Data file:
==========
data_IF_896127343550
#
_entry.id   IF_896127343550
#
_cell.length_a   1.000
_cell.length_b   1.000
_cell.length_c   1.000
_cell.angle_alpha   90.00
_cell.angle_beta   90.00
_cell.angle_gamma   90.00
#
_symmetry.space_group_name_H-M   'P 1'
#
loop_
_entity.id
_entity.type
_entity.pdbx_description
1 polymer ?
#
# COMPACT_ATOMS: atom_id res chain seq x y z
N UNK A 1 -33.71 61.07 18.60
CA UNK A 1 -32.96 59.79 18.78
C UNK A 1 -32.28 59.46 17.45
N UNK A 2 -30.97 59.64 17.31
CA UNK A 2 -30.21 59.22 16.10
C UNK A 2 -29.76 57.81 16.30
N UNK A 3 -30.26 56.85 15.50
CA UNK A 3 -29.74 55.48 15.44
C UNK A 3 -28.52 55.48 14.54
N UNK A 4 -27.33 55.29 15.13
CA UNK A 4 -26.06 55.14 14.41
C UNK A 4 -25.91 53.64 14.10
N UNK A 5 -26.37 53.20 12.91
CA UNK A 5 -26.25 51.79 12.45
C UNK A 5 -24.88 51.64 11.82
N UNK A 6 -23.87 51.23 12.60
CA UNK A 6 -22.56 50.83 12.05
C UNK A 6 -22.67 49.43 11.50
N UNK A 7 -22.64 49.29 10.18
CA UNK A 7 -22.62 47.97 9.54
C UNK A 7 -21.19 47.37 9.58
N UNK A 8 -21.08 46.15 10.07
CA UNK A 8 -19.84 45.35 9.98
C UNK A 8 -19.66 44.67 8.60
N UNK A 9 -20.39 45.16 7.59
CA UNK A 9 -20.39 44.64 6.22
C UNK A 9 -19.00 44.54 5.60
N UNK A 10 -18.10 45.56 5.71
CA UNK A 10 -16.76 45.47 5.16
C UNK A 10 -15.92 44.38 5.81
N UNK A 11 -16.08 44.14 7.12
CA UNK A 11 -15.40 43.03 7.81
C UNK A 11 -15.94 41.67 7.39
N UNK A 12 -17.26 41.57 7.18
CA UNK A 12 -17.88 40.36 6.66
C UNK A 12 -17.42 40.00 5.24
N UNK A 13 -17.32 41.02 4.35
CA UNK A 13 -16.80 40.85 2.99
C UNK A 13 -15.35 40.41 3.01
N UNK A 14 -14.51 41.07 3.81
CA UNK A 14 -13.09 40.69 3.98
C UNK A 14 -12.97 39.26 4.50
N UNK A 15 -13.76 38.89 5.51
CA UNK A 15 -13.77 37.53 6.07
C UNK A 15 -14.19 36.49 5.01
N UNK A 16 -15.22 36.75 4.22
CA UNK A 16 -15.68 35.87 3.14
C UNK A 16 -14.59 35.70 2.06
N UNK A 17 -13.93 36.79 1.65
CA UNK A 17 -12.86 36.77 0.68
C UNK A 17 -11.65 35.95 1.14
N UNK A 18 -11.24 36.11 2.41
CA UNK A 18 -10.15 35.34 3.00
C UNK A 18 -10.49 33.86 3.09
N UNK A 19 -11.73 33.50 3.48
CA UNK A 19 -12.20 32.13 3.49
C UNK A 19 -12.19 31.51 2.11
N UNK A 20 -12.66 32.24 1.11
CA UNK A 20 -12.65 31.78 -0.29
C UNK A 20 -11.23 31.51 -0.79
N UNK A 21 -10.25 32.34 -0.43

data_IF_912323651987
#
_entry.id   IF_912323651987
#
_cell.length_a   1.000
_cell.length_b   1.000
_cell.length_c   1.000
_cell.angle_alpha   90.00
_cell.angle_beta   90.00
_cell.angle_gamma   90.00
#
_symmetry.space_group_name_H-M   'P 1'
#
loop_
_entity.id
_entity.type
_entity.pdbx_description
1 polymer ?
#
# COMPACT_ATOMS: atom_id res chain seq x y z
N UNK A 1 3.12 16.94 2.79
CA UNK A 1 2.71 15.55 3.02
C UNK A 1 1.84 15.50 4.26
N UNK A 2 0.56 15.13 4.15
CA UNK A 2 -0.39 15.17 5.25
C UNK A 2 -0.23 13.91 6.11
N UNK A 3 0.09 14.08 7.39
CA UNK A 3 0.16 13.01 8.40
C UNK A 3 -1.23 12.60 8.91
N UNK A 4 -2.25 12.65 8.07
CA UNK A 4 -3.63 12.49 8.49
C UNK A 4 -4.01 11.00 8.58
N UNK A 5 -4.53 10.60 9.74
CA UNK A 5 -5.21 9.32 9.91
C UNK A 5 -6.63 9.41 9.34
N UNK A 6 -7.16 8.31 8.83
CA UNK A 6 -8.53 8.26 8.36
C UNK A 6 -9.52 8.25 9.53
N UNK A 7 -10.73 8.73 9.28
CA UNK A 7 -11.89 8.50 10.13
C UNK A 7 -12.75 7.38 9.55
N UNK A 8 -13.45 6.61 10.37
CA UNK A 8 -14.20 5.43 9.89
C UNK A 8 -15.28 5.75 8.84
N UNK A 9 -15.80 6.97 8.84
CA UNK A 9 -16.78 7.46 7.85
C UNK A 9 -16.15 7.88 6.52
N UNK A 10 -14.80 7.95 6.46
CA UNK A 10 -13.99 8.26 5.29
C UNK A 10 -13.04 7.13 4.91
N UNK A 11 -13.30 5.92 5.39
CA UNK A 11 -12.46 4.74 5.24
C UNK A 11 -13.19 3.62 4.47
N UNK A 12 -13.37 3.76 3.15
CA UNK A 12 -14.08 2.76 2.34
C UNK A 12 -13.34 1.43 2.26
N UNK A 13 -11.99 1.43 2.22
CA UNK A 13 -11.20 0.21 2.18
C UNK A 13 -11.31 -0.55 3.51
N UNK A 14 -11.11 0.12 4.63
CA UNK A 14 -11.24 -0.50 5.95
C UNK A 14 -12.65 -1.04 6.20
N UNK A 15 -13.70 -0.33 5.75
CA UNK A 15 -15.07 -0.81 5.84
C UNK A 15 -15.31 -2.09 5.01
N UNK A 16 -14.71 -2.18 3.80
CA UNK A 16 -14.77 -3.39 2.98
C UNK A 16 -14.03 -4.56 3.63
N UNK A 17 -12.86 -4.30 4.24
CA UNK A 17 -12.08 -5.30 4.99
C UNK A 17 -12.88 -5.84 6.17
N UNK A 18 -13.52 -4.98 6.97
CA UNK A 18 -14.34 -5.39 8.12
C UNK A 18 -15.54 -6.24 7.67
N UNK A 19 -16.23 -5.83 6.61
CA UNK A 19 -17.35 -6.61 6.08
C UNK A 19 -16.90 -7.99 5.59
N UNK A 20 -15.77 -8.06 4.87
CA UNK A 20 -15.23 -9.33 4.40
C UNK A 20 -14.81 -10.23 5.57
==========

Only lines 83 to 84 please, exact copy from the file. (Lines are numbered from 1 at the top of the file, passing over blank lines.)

#
_entry.id   IF_912323651987